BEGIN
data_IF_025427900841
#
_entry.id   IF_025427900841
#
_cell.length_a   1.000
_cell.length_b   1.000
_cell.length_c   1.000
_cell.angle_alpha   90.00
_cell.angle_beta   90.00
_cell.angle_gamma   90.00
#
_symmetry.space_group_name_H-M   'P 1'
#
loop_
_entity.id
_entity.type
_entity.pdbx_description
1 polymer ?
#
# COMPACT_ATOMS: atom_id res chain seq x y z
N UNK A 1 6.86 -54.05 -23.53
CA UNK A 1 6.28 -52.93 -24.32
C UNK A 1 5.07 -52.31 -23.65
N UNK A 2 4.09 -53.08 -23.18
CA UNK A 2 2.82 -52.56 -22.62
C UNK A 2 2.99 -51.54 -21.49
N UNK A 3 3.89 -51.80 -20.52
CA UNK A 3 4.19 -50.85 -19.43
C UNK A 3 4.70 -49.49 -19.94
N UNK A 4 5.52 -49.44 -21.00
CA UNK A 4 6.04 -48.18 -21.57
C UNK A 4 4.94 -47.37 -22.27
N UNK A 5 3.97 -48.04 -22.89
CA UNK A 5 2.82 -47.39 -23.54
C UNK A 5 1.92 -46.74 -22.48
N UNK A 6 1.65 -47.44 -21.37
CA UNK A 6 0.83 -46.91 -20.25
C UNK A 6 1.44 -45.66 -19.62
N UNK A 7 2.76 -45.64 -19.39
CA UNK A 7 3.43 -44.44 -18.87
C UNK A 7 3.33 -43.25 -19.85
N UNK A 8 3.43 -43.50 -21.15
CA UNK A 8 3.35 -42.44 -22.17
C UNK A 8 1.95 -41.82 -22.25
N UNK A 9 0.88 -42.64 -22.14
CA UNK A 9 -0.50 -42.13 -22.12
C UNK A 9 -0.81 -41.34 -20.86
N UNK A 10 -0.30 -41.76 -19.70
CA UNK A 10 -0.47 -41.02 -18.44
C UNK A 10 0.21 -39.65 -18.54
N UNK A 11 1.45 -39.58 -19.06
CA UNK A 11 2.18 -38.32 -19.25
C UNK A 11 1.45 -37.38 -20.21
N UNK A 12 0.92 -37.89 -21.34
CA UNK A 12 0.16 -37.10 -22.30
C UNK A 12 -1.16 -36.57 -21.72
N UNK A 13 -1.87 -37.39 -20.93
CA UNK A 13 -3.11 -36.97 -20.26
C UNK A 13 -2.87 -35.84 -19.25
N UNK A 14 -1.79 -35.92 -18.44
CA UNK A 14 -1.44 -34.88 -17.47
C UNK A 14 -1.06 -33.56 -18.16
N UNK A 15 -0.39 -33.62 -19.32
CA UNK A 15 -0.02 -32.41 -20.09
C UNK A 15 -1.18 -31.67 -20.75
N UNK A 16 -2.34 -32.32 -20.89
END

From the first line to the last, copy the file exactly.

data_IF_025427900841
#
_entry.id   IF_025427900841
#
_cell.length_a   1.000
_cell.length_b   1.000
_cell.length_c   1.000
_cell.angle_alpha   90.00
_cell.angle_beta   90.00
_cell.angle_gamma   90.00
#
_symmetry.space_group_name_H-M   'P 1'
#
loop_
_entity.id
_entity.type
_entity.pdbx_description
1 polymer ?
#
# COMPACT_ATOMS: atom_id res chain seq x y z
N UNK A 1 6.86 -54.05 -23.53
CA UNK A 1 6.28 -52.93 -24.32
C UNK A 1 5.07 -52.31 -23.65
N UNK A 2 4.09 -53.08 -23.18
CA UNK A 2 2.82 -52.56 -22.62
C UNK A 2 2.99 -51.54 -21.49
N UNK A 3 3.89 -51.80 -20.52
CA UNK A 3 4.19 -50.85 -19.43
C UNK A 3 4.70 -49.49 -19.94
N UNK A 4 5.52 -49.44 -21.00
CA UNK A 4 6.04 -48.18 -21.57
C UNK A 4 4.94 -47.37 -22.27
N UNK A 5 3.97 -48.04 -22.89
CA UNK A 5 2.82 -47.39 -23.54
C UNK A 5 1.92 -46.74 -22.48
N UNK A 6 1.65 -47.44 -21.37
CA UNK A 6 0.83 -46.91 -20.25
C UNK A 6 1.44 -45.66 -19.62
N UNK A 7 2.76 -45.64 -19.39
CA UNK A 7 3.43 -44.44 -18.87
C UNK A 7 3.33 -43.25 -19.85
N UNK A 8 3.43 -43.50 -21.15
CA UNK A 8 3.35 -42.44 -22.17
C UNK A 8 1.95 -41.82 -22.25
N UNK A 9 0.88 -42.64 -22.14
CA UNK A 9 -0.50 -42.13 -22.12
C UNK A 9 -0.81 -41.34 -20.86
N UNK A 10 -0.30 -41.76 -19.70
CA UNK A 10 -0.47 -41.02 -18.44
C UNK A 10 0.21 -39.65 -18.54
N UNK A 11 1.45 -39.58 -19.06
CA UNK A 11 2.18 -38.32 -19.25
C UNK A 11 1.45 -37.38 -20.21
N UNK A 12 0.92 -37.89 -21.34
CA UNK A 12 0.16 -37.10 -22.30
C UNK A 12 -1.16 -36.57 -21.72
N UNK A 13 -1.87 -37.39 -20.93
CA UNK A 13 -3.11 -36.97 -20.26
C UNK A 13 -2.87 -35.84 -19.25
N UNK A 14 -1.79 -35.92 -18.44
CA UNK A 14 -1.44 -34.88 -17.47
C UNK A 14 -1.06 -33.56 -18.16
N UNK A 15 -0.39 -33.62 -19.32
CA UNK A 15 -0.02 -32.41 -20.09
C UNK A 15 -1.18 -31.67 -20.75
N UNK A 16 -2.34 -32.32 -20.89